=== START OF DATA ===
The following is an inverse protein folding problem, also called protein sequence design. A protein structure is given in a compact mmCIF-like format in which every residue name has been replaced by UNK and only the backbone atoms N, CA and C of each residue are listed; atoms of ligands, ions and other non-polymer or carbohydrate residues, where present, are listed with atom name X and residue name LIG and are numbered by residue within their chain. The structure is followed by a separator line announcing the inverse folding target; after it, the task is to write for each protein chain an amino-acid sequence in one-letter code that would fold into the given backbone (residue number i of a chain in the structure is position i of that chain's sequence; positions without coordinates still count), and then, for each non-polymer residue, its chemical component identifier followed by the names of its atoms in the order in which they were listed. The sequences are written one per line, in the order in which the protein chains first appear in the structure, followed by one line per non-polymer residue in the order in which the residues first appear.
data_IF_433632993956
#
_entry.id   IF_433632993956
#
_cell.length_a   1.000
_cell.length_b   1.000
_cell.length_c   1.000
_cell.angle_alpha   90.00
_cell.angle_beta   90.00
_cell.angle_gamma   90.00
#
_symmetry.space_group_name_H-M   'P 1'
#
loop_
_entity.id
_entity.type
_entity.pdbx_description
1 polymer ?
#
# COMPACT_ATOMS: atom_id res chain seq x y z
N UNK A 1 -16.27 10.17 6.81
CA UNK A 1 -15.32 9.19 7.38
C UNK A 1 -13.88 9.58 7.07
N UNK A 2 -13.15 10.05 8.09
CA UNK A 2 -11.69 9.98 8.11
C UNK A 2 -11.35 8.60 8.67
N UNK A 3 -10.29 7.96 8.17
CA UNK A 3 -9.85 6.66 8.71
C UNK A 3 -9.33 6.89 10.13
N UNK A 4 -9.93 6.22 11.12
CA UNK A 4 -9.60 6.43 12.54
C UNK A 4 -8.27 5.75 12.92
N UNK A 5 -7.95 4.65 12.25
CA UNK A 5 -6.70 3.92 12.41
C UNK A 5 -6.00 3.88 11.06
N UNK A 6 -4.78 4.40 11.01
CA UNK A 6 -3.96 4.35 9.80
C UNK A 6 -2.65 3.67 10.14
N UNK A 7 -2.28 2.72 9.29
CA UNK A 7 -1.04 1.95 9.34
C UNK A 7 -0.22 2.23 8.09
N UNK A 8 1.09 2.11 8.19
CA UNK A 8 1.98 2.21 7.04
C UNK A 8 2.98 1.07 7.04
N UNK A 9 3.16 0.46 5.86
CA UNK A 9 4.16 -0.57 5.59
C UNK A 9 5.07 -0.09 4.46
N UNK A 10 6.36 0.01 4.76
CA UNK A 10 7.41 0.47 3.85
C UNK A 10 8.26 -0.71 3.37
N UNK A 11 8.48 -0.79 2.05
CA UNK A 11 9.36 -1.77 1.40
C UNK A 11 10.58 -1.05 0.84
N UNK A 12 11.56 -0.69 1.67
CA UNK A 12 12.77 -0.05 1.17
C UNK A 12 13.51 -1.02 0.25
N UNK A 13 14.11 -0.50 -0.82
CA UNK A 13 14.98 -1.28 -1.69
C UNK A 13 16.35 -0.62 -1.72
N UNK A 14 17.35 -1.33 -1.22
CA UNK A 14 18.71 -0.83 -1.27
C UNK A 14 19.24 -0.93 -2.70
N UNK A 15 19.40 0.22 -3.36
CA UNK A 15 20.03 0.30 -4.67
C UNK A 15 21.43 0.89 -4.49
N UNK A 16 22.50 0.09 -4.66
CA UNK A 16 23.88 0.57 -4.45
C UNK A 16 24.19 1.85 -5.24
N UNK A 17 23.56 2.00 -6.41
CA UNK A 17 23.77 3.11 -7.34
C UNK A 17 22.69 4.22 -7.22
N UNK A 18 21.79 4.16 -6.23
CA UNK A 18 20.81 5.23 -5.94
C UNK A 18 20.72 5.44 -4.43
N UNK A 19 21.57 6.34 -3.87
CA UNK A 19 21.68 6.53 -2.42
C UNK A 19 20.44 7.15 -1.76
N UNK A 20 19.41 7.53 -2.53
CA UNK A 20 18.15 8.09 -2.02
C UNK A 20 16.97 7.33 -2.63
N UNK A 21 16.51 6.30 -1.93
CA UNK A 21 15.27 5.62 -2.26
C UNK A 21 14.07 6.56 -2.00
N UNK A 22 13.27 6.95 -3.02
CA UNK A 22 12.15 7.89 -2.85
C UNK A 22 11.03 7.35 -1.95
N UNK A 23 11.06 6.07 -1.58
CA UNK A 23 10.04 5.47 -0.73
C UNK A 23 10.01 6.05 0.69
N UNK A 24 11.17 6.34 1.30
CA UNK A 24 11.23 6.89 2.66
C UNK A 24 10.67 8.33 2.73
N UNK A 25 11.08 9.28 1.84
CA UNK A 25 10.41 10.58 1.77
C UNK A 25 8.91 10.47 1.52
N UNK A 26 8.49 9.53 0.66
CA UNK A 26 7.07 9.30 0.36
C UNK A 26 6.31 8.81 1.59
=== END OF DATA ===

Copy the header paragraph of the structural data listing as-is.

The following is an inverse protein folding problem, also called protein sequence design. A protein structure is given in a compact mmCIF-like format in which every residue name has been replaced by UNK and only the backbone atoms N, CA and C of each residue are listed; atoms of ligands, ions and other non-polymer or carbohydrate residues, where present, are listed with atom name X and residue name LIG and are numbered by residue within their chain. The structure is followed by a separator line announcing the inverse folding target; after it, the task is to write for each protein chain an amino-acid sequence in one-letter code that would fold into the given backbone (residue number i of a chain in the structure is position i of that chain's sequence; positions without coordinates still count), and then, for each non-polymer residue, its chemical component identifier followed by the names of its atoms in the order in which they were listed. The sequences are written one per line, in the order in which the protein chains first appear in the structure, followed by one line per non-polymer residue in the order in which the residues first appear.